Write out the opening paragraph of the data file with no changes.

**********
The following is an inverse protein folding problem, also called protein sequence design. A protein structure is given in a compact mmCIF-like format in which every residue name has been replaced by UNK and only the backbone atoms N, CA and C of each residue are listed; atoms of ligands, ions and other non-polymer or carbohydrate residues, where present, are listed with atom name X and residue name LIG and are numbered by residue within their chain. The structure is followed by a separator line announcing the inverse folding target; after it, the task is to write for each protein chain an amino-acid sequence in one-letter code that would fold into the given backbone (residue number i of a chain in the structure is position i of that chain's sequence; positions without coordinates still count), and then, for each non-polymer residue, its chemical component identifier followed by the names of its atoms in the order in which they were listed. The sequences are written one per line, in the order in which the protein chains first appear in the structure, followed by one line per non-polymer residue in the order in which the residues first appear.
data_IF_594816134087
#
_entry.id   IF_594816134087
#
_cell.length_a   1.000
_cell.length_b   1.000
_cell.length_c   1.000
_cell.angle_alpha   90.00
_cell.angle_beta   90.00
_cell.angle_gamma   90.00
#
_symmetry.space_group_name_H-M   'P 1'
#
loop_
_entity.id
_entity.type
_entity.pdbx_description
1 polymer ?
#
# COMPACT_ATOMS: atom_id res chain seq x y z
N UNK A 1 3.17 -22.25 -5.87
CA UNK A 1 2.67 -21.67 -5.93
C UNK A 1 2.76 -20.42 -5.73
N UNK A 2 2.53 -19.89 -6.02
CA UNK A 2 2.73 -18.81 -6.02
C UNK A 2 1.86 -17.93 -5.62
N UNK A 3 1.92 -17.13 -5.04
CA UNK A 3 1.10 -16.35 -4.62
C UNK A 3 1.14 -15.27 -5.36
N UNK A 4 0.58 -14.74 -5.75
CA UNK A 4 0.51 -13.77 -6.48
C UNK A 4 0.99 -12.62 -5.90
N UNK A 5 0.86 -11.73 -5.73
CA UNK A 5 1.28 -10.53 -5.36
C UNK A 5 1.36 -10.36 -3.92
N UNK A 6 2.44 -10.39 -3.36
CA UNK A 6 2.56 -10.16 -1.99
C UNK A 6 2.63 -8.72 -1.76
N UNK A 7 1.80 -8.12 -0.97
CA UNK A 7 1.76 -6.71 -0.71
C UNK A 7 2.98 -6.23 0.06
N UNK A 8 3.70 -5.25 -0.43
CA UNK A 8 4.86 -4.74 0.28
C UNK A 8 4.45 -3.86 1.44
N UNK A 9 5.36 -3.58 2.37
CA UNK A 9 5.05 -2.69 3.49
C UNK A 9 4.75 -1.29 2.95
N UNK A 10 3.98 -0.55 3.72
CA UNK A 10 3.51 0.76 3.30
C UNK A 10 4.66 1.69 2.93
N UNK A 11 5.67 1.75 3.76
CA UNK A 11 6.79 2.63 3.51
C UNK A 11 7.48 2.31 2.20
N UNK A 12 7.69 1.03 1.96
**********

The following is an inverse protein folding problem, also called protein sequence design. A protein structure is given in a compact mmCIF-like format in which every residue name has been replaced by UNK and only the backbone atoms N, CA and C of each residue are listed; atoms of ligands, ions and other non-polymer or carbohydrate residues, where present, are listed with atom name X and residue name LIG and are numbered by residue within their chain. The structure is followed by a separator line announcing the inverse folding target; after it, the task is to write for each protein chain an amino-acid sequence in one-letter code that would fold into the given backbone (residue number i of a chain in the structure is position i of that chain's sequence; positions without coordinates still count), and then, for each non-polymer residue, its chemical component identifier followed by the names of its atoms in the order in which they were listed. The sequences are written one per line, in the order in which the protein chains first appear in the structure, followed by one line per non-polymer residue in the order in which the residues first appear.